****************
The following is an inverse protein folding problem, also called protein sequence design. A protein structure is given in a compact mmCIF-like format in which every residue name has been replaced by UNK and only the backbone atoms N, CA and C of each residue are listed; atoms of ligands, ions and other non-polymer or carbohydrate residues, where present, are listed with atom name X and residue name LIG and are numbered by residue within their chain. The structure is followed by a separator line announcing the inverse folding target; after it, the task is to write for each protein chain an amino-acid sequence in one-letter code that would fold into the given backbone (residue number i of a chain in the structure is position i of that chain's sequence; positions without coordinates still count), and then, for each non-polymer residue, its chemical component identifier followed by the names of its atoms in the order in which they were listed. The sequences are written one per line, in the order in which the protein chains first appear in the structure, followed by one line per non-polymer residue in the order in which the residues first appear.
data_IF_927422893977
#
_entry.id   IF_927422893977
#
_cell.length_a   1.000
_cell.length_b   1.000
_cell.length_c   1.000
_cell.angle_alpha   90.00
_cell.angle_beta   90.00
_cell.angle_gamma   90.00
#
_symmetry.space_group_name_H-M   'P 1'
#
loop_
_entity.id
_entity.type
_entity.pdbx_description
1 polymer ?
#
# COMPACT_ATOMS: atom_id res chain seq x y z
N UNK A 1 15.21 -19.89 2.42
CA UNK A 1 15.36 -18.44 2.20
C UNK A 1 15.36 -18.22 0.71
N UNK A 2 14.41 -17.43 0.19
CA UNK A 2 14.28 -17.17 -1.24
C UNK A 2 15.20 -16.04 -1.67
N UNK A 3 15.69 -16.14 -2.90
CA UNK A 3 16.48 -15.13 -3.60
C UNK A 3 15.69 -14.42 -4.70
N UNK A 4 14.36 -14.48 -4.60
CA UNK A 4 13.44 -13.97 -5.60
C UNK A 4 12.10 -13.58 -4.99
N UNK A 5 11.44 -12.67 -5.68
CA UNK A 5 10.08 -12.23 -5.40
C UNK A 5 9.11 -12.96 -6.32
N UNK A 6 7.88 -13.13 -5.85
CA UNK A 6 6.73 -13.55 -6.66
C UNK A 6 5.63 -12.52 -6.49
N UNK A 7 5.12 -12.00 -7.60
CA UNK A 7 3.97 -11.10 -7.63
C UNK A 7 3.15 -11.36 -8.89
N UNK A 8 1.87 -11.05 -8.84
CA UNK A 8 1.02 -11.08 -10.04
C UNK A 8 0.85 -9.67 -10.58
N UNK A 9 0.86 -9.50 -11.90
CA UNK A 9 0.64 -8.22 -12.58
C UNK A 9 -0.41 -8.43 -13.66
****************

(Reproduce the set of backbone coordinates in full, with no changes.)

The following is an inverse protein folding problem, also called protein sequence design. A protein structure is given in a compact mmCIF-like format in which every residue name has been replaced by UNK and only the backbone atoms N, CA and C of each residue are listed; atoms of ligands, ions and other non-polymer or carbohydrate residues, where present, are listed with atom name X and residue name LIG and are numbered by residue within their chain. The structure is followed by a separator line announcing the inverse folding target; after it, the task is to write for each protein chain an amino-acid sequence in one-letter code that would fold into the given backbone (residue number i of a chain in the structure is position i of that chain's sequence; positions without coordinates still count), and then, for each non-polymer residue, its chemical component identifier followed by the names of its atoms in the order in which they were listed. The sequences are written one per line, in the order in which the protein chains first appear in the structure, followed by one line per non-polymer residue in the order in which the residues first appear.
data_IF_927422893977
#
_entry.id   IF_927422893977
#
_cell.length_a   1.000
_cell.length_b   1.000
_cell.length_c   1.000
_cell.angle_alpha   90.00
_cell.angle_beta   90.00
_cell.angle_gamma   90.00
#
_symmetry.space_group_name_H-M   'P 1'
#
loop_
_entity.id
_entity.type
_entity.pdbx_description
1 polymer ?
#
# COMPACT_ATOMS: atom_id res chain seq x y z
N UNK A 1 15.21 -19.89 2.42
CA UNK A 1 15.36 -18.44 2.20
C UNK A 1 15.36 -18.22 0.71
N UNK A 2 14.41 -17.43 0.19
CA UNK A 2 14.28 -17.17 -1.24
C UNK A 2 15.20 -16.04 -1.67
N UNK A 3 15.69 -16.14 -2.90
CA UNK A 3 16.48 -15.13 -3.60
C UNK A 3 15.69 -14.42 -4.70
N UNK A 4 14.36 -14.48 -4.60
CA UNK A 4 13.44 -13.97 -5.60
C UNK A 4 12.10 -13.58 -4.99
N UNK A 5 11.44 -12.67 -5.68
CA UNK A 5 10.08 -12.23 -5.40
C UNK A 5 9.11 -12.96 -6.32
N UNK A 6 7.88 -13.13 -5.85
CA UNK A 6 6.73 -13.55 -6.66
C UNK A 6 5.63 -12.52 -6.49
N UNK A 7 5.12 -12.00 -7.60
CA UNK A 7 3.97 -11.10 -7.63
C UNK A 7 3.15 -11.36 -8.89
N UNK A 8 1.87 -11.05 -8.84
CA UNK A 8 1.02 -11.08 -10.04
C UNK A 8 0.85 -9.67 -10.58
N UNK A 9 0.86 -9.50 -11.90
CA UNK A 9 0.64 -8.22 -12.58
C UNK A 9 -0.41 -8.43 -13.66